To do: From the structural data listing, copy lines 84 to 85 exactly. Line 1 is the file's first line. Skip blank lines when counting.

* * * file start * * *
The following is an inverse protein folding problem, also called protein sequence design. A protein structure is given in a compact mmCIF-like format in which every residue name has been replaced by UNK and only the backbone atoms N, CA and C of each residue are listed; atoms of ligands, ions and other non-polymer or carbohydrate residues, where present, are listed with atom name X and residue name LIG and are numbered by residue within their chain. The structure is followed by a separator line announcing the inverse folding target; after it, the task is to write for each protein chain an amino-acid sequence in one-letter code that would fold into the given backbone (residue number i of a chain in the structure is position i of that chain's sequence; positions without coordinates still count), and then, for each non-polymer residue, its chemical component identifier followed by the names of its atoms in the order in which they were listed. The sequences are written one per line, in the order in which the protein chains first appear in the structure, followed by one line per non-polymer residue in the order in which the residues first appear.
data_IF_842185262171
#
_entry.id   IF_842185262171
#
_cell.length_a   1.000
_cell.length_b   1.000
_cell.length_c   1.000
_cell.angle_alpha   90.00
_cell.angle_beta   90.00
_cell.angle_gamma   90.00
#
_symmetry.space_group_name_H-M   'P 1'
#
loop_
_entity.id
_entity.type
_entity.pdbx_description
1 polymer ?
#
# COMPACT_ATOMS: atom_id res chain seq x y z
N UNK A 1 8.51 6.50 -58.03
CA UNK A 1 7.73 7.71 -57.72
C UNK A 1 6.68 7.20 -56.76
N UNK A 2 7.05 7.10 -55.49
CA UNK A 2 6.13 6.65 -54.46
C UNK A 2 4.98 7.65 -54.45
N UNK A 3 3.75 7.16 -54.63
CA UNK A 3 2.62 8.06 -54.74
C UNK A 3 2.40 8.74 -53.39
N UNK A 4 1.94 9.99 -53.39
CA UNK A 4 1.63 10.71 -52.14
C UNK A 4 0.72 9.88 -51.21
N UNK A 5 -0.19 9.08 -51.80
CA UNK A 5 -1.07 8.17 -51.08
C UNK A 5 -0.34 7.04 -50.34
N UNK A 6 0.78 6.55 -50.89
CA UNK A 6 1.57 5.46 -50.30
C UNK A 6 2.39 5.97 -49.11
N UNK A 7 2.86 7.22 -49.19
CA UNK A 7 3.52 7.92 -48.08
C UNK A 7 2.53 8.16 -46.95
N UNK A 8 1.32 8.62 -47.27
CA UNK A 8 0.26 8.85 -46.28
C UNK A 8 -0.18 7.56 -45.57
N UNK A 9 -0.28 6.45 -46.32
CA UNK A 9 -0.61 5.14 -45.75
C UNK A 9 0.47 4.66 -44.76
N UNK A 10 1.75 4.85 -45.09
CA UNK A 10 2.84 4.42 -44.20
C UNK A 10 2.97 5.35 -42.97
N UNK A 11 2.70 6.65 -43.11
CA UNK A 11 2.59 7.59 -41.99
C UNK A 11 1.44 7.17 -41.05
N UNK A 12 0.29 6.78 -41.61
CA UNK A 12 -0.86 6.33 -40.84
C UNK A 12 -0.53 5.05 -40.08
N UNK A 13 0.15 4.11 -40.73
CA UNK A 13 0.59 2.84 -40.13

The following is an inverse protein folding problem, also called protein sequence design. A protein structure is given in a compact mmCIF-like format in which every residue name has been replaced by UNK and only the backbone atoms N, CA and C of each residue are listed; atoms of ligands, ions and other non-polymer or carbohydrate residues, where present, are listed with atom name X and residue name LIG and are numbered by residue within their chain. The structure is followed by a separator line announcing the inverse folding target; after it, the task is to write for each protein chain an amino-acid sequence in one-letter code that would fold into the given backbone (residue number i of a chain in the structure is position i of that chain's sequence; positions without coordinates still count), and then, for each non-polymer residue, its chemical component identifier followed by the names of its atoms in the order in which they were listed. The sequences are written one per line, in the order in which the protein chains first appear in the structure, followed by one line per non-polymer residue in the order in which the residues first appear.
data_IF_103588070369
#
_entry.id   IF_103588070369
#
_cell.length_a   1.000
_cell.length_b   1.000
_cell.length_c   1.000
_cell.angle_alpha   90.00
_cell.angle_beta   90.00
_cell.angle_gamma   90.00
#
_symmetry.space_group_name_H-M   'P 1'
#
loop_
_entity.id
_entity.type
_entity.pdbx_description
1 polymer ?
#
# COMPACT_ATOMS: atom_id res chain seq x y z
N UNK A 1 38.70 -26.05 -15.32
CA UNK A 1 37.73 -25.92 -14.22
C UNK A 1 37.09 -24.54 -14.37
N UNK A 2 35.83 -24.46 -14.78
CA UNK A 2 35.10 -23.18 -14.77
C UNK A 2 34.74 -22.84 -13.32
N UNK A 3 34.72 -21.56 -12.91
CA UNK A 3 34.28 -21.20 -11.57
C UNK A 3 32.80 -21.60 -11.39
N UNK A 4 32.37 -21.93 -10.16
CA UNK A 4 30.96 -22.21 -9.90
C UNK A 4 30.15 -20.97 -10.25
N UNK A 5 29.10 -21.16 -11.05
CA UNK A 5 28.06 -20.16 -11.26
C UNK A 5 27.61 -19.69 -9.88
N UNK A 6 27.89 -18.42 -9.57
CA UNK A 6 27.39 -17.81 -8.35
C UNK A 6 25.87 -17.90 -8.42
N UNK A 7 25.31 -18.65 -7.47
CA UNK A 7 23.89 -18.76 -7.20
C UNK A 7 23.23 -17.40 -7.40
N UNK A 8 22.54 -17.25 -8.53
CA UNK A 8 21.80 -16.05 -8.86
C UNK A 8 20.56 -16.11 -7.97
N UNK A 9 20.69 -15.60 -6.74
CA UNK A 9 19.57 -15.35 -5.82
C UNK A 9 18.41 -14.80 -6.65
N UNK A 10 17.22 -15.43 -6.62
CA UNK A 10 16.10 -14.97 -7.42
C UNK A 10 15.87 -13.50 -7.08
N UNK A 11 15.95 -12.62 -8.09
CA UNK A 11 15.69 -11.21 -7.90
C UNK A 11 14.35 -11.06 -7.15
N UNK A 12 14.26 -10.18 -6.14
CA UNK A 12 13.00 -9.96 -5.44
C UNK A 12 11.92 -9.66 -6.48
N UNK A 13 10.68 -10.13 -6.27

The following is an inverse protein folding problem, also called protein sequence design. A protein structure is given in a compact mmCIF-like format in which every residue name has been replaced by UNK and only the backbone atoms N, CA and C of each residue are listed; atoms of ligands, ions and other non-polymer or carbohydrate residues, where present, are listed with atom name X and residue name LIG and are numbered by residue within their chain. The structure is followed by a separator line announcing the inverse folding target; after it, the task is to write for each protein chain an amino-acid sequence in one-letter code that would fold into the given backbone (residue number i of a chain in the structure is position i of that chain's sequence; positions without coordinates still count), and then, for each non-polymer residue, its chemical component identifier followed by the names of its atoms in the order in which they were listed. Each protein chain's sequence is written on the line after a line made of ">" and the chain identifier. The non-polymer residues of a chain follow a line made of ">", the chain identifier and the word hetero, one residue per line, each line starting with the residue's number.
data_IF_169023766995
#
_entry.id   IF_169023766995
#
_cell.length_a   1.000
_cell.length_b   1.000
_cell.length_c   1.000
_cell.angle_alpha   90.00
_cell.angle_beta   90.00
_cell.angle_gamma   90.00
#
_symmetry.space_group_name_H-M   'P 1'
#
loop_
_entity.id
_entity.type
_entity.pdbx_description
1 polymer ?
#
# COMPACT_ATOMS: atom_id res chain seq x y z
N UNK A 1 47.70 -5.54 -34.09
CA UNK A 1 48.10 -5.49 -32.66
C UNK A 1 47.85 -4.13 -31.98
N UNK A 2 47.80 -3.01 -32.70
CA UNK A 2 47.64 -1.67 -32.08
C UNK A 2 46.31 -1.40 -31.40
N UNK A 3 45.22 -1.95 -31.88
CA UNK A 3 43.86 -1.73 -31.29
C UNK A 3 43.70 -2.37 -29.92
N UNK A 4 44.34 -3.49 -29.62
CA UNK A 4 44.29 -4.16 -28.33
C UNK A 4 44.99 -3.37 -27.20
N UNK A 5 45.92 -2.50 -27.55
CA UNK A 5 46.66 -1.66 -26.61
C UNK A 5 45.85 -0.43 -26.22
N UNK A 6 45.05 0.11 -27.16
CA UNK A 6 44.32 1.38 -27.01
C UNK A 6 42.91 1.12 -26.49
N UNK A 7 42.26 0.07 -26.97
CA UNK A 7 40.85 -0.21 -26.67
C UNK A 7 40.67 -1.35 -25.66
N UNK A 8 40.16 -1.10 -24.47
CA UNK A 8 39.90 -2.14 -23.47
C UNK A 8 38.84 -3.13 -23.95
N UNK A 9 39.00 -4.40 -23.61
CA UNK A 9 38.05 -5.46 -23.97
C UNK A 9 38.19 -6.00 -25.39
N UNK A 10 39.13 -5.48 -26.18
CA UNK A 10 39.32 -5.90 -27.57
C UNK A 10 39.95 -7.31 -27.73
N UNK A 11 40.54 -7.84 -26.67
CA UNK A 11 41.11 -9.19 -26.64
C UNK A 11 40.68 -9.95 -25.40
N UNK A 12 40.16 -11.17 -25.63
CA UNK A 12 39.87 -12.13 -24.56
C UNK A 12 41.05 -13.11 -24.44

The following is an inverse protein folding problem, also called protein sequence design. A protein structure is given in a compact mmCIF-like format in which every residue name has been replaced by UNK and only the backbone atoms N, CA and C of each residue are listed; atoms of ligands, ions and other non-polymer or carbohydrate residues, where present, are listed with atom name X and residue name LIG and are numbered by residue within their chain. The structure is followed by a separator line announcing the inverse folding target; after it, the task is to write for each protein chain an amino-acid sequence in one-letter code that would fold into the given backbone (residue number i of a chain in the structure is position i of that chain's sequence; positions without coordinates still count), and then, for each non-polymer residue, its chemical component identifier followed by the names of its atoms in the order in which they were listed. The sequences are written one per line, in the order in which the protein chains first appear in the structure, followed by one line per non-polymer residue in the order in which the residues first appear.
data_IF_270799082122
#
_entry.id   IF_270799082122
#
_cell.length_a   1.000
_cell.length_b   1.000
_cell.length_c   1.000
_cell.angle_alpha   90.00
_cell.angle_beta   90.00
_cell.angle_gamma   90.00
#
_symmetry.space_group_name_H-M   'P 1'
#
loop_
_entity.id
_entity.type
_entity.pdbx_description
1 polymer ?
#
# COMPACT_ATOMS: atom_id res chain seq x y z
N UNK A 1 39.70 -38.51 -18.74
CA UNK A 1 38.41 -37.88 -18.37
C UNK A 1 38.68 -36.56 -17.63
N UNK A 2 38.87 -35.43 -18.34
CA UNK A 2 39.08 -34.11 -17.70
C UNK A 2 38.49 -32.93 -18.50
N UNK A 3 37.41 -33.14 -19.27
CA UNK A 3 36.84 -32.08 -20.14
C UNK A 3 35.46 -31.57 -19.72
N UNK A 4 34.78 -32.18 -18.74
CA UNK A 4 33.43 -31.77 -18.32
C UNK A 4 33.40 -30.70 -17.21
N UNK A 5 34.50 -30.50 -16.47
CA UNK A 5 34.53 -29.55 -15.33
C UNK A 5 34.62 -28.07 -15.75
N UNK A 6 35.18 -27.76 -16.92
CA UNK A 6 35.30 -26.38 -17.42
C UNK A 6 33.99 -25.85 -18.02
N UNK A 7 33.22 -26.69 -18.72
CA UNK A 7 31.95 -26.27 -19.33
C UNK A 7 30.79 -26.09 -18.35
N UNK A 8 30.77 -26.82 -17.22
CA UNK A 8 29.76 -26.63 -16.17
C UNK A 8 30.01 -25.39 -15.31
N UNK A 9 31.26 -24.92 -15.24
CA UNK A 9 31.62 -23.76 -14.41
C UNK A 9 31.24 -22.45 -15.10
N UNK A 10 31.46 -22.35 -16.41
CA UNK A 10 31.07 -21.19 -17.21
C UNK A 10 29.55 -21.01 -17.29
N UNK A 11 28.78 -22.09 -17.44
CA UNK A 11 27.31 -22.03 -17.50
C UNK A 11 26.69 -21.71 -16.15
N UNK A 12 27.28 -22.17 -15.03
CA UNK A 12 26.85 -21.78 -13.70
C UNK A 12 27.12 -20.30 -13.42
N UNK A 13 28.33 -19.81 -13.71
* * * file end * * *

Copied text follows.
N UNK A 2 35.83 -24.46 -14.78
CA UNK A 2 35.10 -23.18 -14.77